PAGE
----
The New Role of the Magazine Printer
It’s ironic that when selecting a printer today, printing may be one of the least important criterion. More and more, publishers are choosing printers based on their distribution capabilities, management tools and proactive customer service reps.
“The trend overall seems to be that print vendors are providing additional services …,” says John Sartoris, group production director at VNU Business Publications. “Whether it’s workflow solutions or specific project solutions, print vendors are relied upon as partners to provide resources and even marketing solutions that may cover print, direct marketing, e-media and logistics.”
Examples of printers helping publishers in areas other than printing have always happened, but were usually the exception rather than the rule. Nowadays, helping publishers in non-printing areas is as much a matter of self-survival as it is a means of supporting customers.
With profit margins continually shrinking, printers are looking for new ways to generate income. It is a natural progression that new growth opportunities come from related businesses. To publication printers, this includes everything from publishing services, workflow management, advertising sales support, electronic media, targeted marketing and specialized distribution services.
“We wouldn’t be in business if it were not for the strategic support printers provide,” says John J. Sateja, senior vice president for information products at Consumer Reports.
Hiring a printer is more complicated than ever simply because printing is only one of many critical factors in the selection process. Generally speaking, print quality is almost a given, as digital prepress delivers higher quality than what production managers had to fight for in the film environment.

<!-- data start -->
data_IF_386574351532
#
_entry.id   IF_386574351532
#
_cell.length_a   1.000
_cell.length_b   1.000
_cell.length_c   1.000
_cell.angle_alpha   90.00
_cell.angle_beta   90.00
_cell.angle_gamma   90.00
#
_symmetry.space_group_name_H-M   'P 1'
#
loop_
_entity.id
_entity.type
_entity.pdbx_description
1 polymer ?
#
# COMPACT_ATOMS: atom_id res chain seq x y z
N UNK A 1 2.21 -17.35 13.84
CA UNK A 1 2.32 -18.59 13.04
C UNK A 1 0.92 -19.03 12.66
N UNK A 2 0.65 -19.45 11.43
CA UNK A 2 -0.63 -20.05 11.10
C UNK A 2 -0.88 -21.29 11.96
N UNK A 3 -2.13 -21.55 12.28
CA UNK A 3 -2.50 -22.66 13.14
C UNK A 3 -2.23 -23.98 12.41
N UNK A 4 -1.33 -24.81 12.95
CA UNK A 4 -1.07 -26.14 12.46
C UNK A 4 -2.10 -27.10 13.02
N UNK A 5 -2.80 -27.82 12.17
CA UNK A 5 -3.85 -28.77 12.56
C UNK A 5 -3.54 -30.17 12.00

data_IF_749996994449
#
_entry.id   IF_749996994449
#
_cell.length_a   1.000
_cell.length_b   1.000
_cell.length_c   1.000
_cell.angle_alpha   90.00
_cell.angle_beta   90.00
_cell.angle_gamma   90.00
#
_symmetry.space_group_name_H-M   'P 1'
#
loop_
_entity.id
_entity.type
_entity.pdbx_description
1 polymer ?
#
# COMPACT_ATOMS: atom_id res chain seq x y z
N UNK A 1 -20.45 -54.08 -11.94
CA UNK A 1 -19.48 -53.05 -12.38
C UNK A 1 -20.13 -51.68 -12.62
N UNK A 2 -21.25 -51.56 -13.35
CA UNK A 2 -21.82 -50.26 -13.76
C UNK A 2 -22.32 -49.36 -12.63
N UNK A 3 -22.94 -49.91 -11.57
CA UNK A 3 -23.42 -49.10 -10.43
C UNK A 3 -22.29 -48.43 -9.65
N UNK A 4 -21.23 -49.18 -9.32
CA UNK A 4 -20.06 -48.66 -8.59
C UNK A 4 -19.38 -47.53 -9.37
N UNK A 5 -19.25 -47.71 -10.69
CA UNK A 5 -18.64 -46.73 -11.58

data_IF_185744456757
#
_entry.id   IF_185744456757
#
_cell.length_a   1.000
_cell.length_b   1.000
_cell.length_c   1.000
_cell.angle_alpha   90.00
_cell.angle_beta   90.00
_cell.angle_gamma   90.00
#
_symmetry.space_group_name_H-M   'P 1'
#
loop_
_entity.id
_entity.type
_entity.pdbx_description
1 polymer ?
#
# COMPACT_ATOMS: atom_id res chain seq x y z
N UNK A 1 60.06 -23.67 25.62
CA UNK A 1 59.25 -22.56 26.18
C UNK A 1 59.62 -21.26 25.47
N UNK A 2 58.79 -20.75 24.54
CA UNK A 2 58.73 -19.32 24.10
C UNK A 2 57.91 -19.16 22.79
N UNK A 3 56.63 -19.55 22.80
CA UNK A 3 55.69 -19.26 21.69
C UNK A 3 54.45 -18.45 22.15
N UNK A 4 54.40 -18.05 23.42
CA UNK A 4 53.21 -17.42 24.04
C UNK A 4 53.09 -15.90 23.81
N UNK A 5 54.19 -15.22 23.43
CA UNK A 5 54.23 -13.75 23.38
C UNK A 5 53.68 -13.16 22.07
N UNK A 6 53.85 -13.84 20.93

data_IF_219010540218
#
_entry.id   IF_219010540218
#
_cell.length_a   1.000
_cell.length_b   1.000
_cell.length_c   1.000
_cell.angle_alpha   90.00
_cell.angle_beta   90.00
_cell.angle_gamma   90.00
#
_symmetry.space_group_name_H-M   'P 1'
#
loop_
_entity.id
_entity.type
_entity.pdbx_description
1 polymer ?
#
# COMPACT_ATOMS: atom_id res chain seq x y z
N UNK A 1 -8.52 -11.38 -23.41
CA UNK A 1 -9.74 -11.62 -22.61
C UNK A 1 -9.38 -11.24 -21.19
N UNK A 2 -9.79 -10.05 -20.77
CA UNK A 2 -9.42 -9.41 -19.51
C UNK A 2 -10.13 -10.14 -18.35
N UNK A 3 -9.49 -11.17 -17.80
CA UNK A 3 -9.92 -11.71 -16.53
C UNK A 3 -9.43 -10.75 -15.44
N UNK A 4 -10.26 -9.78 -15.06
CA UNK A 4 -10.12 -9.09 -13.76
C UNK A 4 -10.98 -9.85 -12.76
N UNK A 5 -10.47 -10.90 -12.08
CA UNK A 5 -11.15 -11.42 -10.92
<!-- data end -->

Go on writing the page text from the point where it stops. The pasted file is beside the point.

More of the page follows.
Stephen F. Grogin, president of Brunswick Graphics Associates, says, “Printing is becoming a commodity. The actual delivery of materials to the customers is the key [to] a good printer and publisher relationship.”
Today’s print buyer has become more of a band leader guiding the other players through the process of determining the best candidate. These “other players” are circulation, distribution, marketing, premedia and even advertising sales managers. Printers are now offering services that directly affect these departments, and these players are now important to the selection process.
Custom publishing is a big business, as many printers know. So Cadmus Communications set up a publishing operation that offers page layout, design, composition and even ad placement services in Chennai, India.
According to John W. Miller, executive vice president, sales and marketing at Cadmus, one of Cadmus’ current business-to-business customers sells ads and writes editorial, and Cadmus handles all design, layout, proofing and file-management services. All design elements and general layouts are agreed upon up front; page proofs are e-mailed remotely for final approval; PDFs are made and then sent to Cadmus’ Richmond, Va., print site.
Cadmus handles between eight and 10 magazines a month (64 to 128 pages) this way, according to Miller, “for less than half of what you’d pay one designer or production person in the U.S.” He says the magazines have been able to condense cycle time and cut roughly 75 percent out of production overhead costs.
Quad/Graphics, Fry Communications and Banta, to name a few, also offer domestic creative services.
Ever since advertising became totally electronic, responsibilities like file inspection, reporting, storage and corrections have become a printer service. Quad/Graphics took this philosophy even further
by offering Smartools, which help the publisher plan and produce its titles. It includes Ad/Sync, which helps ad reps, financial staff and production personnel manage advertising databases; Impoze, imposition software that manages layout planning; and Regional Ad Planning System (RAPS), which automates regional/demographic versions.